NOR1210 - The Nordic Languages
The Nordic or North Germanic languages are the Germanic languages spoken in Scandinavia as well as in Iceland and the Faroe Islands. In English, one often finds the term ‘Scandinavian languages’ applied to the same language group. However, due to the geographical distance between these North Atlantic islands and Scandinavia, and because these languages are today quite distant linguistically from the languages in Scandinavia itself, it is more natural to reserve the term ‘Scandinavian’ for the languages used in Denmark, Norway and Sweden. This course aims to give a general overview of the Nordic languages.
In this course we will look at both the historical development of the Nordic languages and at present-day relationships between them. Particular emphasis will be given to explaining the historical background to the fact that, unlike the languages in Denmark, Norway and Sweden, the languages of the North Atlantic islands and those of Scandinavia are no longer mutually comprehensible. In this connection, we will look more closely at the question of in what way and to what degree neighbouring language communication still exists today.
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International applicants, if you are not already enrolled as a student at UiO, please see our information about admission requirements and procedures for international applicants.
The examination in this course is not available for external candidates. Only students admitted to the course may sit for the examination.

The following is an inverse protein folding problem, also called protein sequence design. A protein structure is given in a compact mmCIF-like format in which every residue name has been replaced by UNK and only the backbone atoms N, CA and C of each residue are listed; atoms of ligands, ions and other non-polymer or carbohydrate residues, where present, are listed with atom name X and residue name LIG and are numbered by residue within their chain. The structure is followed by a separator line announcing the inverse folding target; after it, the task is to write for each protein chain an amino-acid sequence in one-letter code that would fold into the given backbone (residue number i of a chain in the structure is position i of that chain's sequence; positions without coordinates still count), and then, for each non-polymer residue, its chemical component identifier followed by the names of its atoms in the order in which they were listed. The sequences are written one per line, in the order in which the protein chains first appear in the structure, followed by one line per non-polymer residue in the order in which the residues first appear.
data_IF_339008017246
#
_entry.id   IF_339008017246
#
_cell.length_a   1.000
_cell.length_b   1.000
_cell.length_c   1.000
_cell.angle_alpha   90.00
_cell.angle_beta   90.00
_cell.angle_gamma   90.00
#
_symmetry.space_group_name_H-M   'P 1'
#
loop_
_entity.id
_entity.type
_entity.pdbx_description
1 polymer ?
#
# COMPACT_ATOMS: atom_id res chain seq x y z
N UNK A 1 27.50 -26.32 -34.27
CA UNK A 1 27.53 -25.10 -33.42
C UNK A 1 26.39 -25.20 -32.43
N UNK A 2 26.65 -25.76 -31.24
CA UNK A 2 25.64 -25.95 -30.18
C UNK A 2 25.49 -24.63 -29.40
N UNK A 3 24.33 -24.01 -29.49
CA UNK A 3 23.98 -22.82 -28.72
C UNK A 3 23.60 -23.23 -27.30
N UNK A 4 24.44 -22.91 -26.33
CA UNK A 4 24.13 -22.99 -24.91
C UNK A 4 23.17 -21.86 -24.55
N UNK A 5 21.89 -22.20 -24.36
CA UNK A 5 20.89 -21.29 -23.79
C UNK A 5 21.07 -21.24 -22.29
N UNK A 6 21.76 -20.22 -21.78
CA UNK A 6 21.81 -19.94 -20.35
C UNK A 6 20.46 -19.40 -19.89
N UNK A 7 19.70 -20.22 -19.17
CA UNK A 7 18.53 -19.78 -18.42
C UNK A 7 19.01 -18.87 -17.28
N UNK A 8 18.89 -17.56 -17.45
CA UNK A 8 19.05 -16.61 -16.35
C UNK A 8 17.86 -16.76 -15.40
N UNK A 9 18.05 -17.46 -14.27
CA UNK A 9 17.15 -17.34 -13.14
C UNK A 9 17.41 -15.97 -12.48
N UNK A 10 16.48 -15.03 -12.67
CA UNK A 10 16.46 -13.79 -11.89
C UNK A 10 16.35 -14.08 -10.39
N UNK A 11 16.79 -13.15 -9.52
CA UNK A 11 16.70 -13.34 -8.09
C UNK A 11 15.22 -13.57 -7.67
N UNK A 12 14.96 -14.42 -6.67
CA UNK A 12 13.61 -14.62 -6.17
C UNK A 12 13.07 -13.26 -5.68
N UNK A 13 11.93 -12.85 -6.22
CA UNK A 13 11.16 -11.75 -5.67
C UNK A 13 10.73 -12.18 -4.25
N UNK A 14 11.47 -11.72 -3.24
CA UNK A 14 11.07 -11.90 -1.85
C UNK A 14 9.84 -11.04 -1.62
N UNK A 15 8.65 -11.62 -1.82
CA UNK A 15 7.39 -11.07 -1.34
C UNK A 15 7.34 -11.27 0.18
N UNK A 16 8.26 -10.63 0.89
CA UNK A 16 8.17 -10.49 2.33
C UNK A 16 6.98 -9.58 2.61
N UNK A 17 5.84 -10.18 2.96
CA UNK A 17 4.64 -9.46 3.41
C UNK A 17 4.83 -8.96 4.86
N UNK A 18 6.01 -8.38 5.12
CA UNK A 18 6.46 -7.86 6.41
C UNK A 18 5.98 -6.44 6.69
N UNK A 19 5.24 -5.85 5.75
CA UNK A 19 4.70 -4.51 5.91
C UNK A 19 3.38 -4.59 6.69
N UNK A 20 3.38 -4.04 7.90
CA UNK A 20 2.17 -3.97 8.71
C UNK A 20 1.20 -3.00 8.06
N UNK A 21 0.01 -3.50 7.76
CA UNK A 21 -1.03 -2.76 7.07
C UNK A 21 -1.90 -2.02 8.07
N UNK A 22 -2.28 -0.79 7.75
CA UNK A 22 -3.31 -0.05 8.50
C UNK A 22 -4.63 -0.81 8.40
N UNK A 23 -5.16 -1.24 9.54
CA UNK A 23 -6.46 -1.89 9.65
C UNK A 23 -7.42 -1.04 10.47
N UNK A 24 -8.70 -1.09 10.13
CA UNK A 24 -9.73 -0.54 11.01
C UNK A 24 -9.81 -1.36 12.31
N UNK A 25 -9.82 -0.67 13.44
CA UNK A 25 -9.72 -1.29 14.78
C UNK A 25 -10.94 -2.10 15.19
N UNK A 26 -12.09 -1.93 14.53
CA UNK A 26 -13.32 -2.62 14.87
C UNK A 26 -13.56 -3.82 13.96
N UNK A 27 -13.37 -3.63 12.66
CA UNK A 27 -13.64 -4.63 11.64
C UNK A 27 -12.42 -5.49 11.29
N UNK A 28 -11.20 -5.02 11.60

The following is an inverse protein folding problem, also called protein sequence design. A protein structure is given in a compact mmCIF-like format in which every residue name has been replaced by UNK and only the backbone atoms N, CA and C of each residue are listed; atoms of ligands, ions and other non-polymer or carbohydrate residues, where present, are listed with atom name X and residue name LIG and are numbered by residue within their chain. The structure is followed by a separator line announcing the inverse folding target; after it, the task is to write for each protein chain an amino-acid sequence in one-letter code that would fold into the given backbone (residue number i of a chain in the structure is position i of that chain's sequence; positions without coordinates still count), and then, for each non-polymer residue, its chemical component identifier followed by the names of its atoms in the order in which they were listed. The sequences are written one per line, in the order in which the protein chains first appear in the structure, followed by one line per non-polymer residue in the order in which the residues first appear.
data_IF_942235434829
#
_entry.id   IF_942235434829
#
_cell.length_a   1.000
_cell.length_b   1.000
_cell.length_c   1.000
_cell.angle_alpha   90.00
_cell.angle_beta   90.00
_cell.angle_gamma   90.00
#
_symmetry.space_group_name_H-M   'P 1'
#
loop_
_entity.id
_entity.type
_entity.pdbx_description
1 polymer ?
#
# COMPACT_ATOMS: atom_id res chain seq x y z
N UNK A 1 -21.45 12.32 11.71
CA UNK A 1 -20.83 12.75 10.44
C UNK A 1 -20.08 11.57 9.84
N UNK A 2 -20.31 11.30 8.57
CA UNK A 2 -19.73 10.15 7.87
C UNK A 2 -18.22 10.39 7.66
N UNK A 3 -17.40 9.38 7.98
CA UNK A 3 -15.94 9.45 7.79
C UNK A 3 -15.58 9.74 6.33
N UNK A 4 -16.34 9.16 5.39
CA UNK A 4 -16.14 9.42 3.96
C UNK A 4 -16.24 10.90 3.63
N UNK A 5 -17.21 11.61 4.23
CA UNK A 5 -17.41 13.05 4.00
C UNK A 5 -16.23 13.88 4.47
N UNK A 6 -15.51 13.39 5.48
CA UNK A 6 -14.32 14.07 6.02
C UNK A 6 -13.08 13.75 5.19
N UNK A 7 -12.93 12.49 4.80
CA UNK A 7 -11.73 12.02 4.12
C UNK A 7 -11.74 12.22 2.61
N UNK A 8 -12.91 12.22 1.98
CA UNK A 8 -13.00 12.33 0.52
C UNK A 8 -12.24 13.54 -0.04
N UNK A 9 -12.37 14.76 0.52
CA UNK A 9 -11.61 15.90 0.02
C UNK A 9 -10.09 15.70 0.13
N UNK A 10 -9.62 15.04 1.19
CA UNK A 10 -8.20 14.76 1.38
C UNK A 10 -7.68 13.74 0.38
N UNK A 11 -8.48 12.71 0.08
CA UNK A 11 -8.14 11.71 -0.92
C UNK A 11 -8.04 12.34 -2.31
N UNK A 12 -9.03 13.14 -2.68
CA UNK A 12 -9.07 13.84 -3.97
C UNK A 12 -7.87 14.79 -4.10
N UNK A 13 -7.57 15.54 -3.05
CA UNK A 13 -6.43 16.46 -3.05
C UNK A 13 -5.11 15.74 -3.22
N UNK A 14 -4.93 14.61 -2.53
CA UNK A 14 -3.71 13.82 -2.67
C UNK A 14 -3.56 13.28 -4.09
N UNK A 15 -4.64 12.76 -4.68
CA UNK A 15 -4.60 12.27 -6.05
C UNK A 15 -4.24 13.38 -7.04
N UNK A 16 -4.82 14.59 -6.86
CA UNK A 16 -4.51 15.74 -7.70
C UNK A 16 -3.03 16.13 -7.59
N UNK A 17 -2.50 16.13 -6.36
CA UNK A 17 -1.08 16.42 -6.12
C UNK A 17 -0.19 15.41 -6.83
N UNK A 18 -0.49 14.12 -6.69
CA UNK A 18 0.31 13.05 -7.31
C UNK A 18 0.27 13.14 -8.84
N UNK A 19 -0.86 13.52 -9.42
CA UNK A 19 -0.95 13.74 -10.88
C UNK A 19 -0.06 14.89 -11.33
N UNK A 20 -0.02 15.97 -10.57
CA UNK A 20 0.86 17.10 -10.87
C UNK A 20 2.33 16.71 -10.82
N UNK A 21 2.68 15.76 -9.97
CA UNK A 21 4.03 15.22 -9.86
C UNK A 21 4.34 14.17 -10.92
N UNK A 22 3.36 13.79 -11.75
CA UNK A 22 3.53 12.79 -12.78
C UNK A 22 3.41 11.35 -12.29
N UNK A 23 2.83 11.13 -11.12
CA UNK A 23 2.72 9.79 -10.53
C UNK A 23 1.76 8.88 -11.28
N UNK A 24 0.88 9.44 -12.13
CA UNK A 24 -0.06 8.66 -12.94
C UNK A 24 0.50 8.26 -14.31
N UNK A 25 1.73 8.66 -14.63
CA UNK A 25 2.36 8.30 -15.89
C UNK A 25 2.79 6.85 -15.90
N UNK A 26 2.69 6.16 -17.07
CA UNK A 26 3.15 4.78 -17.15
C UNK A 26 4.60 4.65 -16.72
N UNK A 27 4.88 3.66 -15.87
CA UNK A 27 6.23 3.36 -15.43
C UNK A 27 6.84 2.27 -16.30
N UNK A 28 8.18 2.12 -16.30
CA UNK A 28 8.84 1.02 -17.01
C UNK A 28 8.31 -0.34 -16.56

Formal prerequisite knowledgeNo obligatory prerequisites beyond the minimum requirements for entrance to higher education in Norway.
The course extends over the entire semester with 2 hours of lectures and seminars per week.
Access to teaching
A student who has completed compulsory instruction and coursework and has had these approved, is not entitled to repeat that instruction and coursework. A student who has been admitted to a course, but who has not completed compulsory instruction and coursework or had these approved, is entitled to repeat that instruction and coursework, depending on available capacity.
An obligatory assignment, either a written assignment of approx 5 pages or an oral presentation, will be given halfway through the semester. This has to be approved before the student can sit for the final exam consisting of a 4 hour school exam. The exam will be awarded a letter grade (A-F where F represent failed).
Examination support material
No examination support material is allowed.
Language of examination
The language of examination is generally English. It is also possible to submit your response in Norwegian, Swedish or Danish.
Grades are awarded on a scale from A to F, where A is the best grade and F is a fail. Read more about the grading system.
Explanations and appeals
You may request an explanation of your grades, and you may also appeal against your grades or make a complaint about formal examination errors. Read more about explanations and appeals.
Resit an examination
You can usually resit an exam, but the conditions depend on whether you had a valid reason for absence from the regular exam. Read more about resitting an exam.
Special examination arrangements
If you have a disability or a health problem that entails significant inconvenience in an examination situation, you may be considered for special examination arrangements. Mothers who are breastfeeding may apply for extra time to complete the exam.
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